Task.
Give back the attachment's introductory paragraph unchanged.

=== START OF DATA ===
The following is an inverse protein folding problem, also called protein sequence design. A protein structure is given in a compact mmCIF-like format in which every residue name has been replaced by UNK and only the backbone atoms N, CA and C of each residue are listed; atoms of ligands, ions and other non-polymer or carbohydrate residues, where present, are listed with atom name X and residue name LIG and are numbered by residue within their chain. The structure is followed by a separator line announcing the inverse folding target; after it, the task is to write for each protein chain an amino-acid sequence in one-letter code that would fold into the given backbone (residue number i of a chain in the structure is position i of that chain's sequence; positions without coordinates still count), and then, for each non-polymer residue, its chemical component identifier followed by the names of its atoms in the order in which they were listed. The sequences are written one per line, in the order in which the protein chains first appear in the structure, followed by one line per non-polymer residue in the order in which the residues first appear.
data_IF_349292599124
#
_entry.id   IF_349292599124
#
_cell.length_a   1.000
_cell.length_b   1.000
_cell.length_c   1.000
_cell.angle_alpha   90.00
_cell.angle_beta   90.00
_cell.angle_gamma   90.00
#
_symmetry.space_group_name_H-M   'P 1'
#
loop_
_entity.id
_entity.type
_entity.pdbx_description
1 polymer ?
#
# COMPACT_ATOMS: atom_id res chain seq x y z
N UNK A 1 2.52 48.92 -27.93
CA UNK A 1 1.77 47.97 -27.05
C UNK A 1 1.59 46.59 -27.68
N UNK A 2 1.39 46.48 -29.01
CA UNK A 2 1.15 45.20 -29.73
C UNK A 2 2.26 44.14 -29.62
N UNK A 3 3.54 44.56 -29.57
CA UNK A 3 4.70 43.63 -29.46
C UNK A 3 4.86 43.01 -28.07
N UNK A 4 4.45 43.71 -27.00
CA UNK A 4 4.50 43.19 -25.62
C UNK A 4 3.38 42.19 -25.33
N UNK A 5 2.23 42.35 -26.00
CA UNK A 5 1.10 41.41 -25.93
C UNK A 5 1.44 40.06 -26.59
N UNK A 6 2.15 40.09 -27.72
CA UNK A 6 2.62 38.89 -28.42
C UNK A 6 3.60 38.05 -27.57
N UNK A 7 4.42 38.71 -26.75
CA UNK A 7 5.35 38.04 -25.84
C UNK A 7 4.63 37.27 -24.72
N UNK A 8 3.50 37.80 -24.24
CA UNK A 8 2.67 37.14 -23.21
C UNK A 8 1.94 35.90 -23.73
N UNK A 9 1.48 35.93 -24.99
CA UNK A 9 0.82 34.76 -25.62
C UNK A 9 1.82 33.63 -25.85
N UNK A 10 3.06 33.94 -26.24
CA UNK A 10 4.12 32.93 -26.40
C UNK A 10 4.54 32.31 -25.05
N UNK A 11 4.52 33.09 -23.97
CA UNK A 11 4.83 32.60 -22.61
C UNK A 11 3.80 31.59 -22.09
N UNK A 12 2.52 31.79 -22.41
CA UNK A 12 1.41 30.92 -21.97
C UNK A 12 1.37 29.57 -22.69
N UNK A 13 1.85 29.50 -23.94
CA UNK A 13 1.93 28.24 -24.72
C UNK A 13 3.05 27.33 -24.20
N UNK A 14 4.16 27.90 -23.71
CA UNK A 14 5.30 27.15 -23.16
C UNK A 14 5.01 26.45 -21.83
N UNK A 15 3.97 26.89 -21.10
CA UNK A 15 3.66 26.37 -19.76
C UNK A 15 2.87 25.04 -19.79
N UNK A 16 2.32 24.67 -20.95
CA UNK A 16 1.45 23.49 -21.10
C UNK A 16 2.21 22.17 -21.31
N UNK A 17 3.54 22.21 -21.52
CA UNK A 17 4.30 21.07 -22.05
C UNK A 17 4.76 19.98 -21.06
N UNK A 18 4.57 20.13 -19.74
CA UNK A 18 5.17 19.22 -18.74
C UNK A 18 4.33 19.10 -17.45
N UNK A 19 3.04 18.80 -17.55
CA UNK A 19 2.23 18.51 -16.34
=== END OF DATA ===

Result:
The following is an inverse protein folding problem, also called protein sequence design. A protein structure is given in a compact mmCIF-like format in which every residue name has been replaced by UNK and only the backbone atoms N, CA and C of each residue are listed; atoms of ligands, ions and other non-polymer or carbohydrate residues, where present, are listed with atom name X and residue name LIG and are numbered by residue within their chain. The structure is followed by a separator line announcing the inverse folding target; after it, the task is to write for each protein chain an amino-acid sequence in one-letter code that would fold into the given backbone (residue number i of a chain in the structure is position i of that chain's sequence; positions without coordinates still count), and then, for each non-polymer residue, its chemical component identifier followed by the names of its atoms in the order in which they were listed. The sequences are written one per line, in the order in which the protein chains first appear in the structure, followed by one line per non-polymer residue in the order in which the residues first appear.